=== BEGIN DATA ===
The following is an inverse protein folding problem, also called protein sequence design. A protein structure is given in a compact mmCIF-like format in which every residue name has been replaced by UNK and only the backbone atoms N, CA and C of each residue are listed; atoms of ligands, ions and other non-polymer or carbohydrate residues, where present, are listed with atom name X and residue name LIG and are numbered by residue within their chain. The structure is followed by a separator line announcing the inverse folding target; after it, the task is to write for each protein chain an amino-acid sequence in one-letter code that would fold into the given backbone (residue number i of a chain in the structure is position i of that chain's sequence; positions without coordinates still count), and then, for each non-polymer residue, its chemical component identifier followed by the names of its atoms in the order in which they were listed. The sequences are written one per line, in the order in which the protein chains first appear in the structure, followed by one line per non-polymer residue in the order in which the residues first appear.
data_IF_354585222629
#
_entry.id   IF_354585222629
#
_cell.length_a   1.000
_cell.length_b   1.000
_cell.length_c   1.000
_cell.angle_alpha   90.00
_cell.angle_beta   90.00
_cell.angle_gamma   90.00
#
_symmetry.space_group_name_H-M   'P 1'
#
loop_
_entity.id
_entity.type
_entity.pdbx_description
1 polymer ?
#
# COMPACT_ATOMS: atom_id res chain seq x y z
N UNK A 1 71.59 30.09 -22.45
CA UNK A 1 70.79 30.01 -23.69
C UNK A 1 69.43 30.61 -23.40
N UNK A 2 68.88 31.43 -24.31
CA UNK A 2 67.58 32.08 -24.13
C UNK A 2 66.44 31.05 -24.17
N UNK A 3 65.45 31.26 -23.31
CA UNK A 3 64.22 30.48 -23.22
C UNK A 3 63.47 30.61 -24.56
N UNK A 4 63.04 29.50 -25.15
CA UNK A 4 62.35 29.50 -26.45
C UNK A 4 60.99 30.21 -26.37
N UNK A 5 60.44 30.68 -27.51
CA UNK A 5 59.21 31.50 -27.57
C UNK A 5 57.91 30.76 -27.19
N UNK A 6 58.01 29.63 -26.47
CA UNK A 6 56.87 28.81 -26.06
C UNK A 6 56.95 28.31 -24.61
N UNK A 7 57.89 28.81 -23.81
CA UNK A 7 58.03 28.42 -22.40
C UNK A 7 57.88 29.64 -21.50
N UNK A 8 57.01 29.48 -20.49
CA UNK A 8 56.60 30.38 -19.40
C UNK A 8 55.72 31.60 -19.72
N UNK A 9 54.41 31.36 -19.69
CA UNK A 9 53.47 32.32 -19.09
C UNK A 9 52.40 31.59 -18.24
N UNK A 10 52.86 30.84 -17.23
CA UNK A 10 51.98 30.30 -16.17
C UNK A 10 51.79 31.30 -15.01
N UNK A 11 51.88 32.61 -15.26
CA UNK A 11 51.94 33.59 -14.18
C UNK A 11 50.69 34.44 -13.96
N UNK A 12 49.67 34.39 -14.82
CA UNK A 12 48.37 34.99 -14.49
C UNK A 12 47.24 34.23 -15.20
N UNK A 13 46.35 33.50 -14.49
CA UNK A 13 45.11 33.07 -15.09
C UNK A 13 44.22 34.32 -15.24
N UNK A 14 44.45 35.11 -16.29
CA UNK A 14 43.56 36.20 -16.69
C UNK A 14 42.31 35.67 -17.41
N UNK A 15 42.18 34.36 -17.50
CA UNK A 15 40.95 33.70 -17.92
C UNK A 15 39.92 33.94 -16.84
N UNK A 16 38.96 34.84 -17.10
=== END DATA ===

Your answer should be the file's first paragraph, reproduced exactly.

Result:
The following is an inverse protein folding problem, also called protein sequence design. A protein structure is given in a compact mmCIF-like format in which every residue name has been replaced by UNK and only the backbone atoms N, CA and C of each residue are listed; atoms of ligands, ions and other non-polymer or carbohydrate residues, where present, are listed with atom name X and residue name LIG and are numbered by residue within their chain. The structure is followed by a separator line announcing the inverse folding target; after it, the task is to write for each protein chain an amino-acid sequence in one-letter code that would fold into the given backbone (residue number i of a chain in the structure is position i of that chain's sequence; positions without coordinates still count), and then, for each non-polymer residue, its chemical component identifier followed by the names of its atoms in the order in which they were listed. The sequences are written one per line, in the order in which the protein chains first appear in the structure, followed by one line per non-polymer residue in the order in which the residues first appear.